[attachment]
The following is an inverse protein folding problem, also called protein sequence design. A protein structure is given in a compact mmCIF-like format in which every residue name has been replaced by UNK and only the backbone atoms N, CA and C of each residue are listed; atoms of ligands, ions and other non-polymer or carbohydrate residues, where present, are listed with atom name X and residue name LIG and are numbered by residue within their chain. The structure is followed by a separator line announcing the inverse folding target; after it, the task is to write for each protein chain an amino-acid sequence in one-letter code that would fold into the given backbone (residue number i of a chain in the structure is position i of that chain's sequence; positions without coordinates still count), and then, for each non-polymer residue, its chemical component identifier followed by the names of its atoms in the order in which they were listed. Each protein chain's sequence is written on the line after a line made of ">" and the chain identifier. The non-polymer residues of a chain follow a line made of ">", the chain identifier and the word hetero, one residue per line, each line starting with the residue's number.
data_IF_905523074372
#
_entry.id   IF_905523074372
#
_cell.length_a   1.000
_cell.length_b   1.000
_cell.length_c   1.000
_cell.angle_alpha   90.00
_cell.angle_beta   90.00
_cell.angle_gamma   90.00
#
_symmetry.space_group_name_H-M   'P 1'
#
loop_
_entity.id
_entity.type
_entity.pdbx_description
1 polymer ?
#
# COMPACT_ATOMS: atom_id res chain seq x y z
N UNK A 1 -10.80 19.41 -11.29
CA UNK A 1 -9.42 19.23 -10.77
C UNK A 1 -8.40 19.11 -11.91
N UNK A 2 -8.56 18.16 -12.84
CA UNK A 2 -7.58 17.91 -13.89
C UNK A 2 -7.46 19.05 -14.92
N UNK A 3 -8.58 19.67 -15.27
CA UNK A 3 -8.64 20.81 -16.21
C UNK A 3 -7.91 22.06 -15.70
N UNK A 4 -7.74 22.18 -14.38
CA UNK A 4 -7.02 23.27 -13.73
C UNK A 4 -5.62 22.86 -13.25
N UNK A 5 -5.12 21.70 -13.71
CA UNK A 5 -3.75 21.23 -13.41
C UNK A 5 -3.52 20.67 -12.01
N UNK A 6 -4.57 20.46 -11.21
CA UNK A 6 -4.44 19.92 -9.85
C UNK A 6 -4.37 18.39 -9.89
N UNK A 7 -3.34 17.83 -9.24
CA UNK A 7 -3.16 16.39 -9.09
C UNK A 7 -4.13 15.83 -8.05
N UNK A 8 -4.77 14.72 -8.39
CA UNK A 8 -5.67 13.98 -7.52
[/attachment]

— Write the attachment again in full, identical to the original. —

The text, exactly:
The following is an inverse protein folding problem, also called protein sequence design. A protein structure is given in a compact mmCIF-like format in which every residue name has been replaced by UNK and only the backbone atoms N, CA and C of each residue are listed; atoms of ligands, ions and other non-polymer or carbohydrate residues, where present, are listed with atom name X and residue name LIG and are numbered by residue within their chain. The structure is followed by a separator line announcing the inverse folding target; after it, the task is to write for each protein chain an amino-acid sequence in one-letter code that would fold into the given backbone (residue number i of a chain in the structure is position i of that chain's sequence; positions without coordinates still count), and then, for each non-polymer residue, its chemical component identifier followed by the names of its atoms in the order in which they were listed. Each protein chain's sequence is written on the line after a line made of ">" and the chain identifier. The non-polymer residues of a chain follow a line made of ">", the chain identifier and the word hetero, one residue per line, each line starting with the residue's number.
data_IF_905523074372
#
_entry.id   IF_905523074372
#
_cell.length_a   1.000
_cell.length_b   1.000
_cell.length_c   1.000
_cell.angle_alpha   90.00
_cell.angle_beta   90.00
_cell.angle_gamma   90.00
#
_symmetry.space_group_name_H-M   'P 1'
#
loop_
_entity.id
_entity.type
_entity.pdbx_description
1 polymer ?
#
# COMPACT_ATOMS: atom_id res chain seq x y z
N UNK A 1 -10.80 19.41 -11.29
CA UNK A 1 -9.42 19.23 -10.77
C UNK A 1 -8.40 19.11 -11.91
N UNK A 2 -8.56 18.16 -12.84
CA UNK A 2 -7.58 17.91 -13.89
C UNK A 2 -7.46 19.05 -14.92
N UNK A 3 -8.58 19.67 -15.27
CA UNK A 3 -8.64 20.81 -16.21
C UNK A 3 -7.91 22.06 -15.70
N UNK A 4 -7.74 22.18 -14.38
CA UNK A 4 -7.02 23.27 -13.73
C UNK A 4 -5.62 22.86 -13.25
N UNK A 5 -5.12 21.70 -13.71
CA UNK A 5 -3.75 21.23 -13.41
C UNK A 5 -3.52 20.67 -12.01
N UNK A 6 -4.57 20.46 -11.21
CA UNK A 6 -4.44 19.92 -9.85
C UNK A 6 -4.37 18.39 -9.89
N UNK A 7 -3.34 17.83 -9.24
CA UNK A 7 -3.16 16.39 -9.09
C UNK A 7 -4.13 15.83 -8.05
N UNK A 8 -4.77 14.72 -8.39
CA UNK A 8 -5.67 13.98 -7.52